Dr. Eleanor Barbera

Cold weather. An uncertain world. Rogue shrinks making the rest of us caring, diligent professionals look bad. I don’t know about you, but I need a mood lifter.

I came across an article that suggests that exercise of all kinds, even small movements, can make us feel less depressed. In “Get up and move. It may make you happier,” New York Times health writer Gretchen Reynolds notes that people in a University at Cambridge study “turned out to feel happier when they had been moving in the past quarter-hour than when they had been sitting or lying down, even though most of the time they were not engaged in rigorous activity.”

How can we incorporate more movement into our days across the spectrum of long-term care?

Personally, I purposely forego my car so I can walk to and from the subway and I take the stairs instead of the elevator whenever possible. I encounter surprisingly few coworkers doing the same, so perhaps that can be number one on this list of get-moving ideas:

1.  Take the stairs.

2.  Use public transportation. Sign up for or offer workers a transit tax exemption if a program, such as TransitChek in New York City, is available in your area.

3.  Kill two birds with one stone by walking around the facility on rounds and checking in with staff members and residents.

4.  Join or begin a lunchtime walking program. Find a buddy to add fun and accountability.

5.  Hold strolling meetings when possible. In addition to getting exercise, this can also enhance creative thinking.

6.  Take or create stretch classes before and after change of shift to reduce workplace injuries and act as a team-building, staff-retaining benefit.

7.  Review the resident activities calendar to be sure there’s at least one daily movement-related activity such as balloon volleyball, morning stretch or chair yoga available to residents.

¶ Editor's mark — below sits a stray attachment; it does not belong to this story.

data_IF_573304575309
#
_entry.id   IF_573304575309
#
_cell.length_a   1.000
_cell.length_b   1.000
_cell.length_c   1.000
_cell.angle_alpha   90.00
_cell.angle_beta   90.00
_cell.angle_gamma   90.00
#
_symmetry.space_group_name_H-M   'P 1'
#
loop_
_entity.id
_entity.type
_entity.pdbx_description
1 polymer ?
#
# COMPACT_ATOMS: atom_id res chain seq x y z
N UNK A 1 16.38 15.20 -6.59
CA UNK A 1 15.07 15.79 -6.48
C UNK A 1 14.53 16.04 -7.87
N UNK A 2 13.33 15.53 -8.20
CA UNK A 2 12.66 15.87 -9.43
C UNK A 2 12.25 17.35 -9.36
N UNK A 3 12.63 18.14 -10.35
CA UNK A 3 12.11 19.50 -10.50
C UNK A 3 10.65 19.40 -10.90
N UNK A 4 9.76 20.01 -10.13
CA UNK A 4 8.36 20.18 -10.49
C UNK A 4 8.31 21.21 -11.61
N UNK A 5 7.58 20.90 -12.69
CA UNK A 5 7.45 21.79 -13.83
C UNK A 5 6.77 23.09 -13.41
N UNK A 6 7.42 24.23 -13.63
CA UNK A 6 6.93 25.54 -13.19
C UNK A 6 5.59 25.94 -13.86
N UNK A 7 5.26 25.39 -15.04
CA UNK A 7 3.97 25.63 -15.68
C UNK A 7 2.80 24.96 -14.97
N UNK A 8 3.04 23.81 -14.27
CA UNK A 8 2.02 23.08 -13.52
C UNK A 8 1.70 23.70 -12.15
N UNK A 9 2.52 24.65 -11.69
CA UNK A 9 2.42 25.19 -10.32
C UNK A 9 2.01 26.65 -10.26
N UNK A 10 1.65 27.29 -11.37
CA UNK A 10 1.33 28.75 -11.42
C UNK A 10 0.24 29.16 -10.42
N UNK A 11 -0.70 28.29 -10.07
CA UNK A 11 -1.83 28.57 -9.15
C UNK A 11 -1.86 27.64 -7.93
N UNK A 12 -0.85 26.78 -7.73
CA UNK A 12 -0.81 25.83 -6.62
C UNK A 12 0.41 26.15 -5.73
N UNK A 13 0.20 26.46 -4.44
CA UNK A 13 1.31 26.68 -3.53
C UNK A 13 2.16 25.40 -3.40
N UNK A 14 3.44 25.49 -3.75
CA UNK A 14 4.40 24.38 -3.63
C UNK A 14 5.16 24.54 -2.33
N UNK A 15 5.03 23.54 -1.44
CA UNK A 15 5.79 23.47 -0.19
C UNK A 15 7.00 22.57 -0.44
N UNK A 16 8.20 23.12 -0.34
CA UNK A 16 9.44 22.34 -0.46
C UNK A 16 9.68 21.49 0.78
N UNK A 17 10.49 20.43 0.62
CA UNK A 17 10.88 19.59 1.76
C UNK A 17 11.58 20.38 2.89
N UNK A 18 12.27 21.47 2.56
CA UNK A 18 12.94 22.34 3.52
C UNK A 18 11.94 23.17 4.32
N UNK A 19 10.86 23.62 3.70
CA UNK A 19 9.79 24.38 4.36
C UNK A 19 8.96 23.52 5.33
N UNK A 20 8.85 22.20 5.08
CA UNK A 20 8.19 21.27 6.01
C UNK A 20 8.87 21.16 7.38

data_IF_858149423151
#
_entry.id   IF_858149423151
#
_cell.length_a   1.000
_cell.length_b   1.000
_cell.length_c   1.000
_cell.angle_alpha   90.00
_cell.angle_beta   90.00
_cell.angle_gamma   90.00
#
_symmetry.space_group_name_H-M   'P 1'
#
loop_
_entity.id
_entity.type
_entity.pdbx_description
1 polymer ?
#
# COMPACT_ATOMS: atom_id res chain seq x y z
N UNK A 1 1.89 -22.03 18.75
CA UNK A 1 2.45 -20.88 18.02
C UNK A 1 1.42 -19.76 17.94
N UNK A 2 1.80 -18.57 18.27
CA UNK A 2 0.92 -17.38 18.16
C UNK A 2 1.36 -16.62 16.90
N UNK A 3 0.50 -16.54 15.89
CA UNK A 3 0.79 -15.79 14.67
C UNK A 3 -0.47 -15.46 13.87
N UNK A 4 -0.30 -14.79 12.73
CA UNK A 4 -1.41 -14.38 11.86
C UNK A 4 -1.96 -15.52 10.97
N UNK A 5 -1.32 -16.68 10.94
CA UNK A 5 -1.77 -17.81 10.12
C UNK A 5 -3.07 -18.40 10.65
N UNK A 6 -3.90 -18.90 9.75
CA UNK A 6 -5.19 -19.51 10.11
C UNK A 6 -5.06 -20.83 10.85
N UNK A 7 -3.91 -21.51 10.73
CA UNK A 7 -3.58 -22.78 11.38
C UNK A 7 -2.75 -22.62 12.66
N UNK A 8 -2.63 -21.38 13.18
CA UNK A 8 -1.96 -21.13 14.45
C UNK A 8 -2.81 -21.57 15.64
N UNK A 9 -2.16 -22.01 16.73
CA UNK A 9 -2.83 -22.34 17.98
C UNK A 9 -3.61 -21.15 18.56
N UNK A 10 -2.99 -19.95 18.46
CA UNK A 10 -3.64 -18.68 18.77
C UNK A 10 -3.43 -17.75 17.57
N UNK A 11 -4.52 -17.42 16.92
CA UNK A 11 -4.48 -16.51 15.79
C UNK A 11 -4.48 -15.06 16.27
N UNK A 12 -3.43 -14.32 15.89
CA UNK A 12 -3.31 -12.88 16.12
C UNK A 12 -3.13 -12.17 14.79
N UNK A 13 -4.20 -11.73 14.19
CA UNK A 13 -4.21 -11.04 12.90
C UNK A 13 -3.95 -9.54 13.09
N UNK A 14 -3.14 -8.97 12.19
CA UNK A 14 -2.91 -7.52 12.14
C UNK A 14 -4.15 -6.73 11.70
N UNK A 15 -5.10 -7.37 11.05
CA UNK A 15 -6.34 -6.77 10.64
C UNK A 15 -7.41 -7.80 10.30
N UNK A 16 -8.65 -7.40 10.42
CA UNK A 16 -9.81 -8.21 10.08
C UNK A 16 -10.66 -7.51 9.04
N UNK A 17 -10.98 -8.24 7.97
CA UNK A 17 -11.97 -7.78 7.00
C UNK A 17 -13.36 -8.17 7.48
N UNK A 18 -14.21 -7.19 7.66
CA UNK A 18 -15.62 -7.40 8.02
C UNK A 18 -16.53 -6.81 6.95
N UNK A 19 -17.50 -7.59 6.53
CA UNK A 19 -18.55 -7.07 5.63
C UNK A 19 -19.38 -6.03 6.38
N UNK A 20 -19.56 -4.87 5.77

8.  Encourage nursing staff to build movement activities for residents (and themselves) into the day, such as five minutes of shoulder rolls and arm lifts before bringing residents into the dining room.

9.  Ensure that floor ambulation programs are being carried out as ordered. I know from past experience that when staff members are busy, this tends to fall by the wayside, leading to resident distress. The best way I’ve seen this handled is to assign a trained aide to handle the task throughout the facility rather than relying on each aide to walk with their residents.

10.  Participate in an organization-wide fitness program. If you’re in the position to launch one, this Harvard Business Review article, “How to design a corporate wellness plan that actually works,” has helpful evidence-based tips to point you in the right direction.

I walked an average of three and a half miles a day last year with my subway/stairs plan and I intend to keep it up. This year I’m (imperfectly) adding in a new spirit-lifting aspiration: daily meditation.

Eleanor Feldman Barbera, Ph.D., author of The Savvy Resident’s Guide, is an Award of Excellence winner in the Blog Content category of the APEX Awards for Publication Excellence program. She also is a Gold Medal blogger in the American Society of Business Publication Editors Midwest Regional competition. A speaker and consultant with more than 20 years of experience as a psychologist in long-term care, she maintains her own award-winning website at MyBetterNursingHome.com.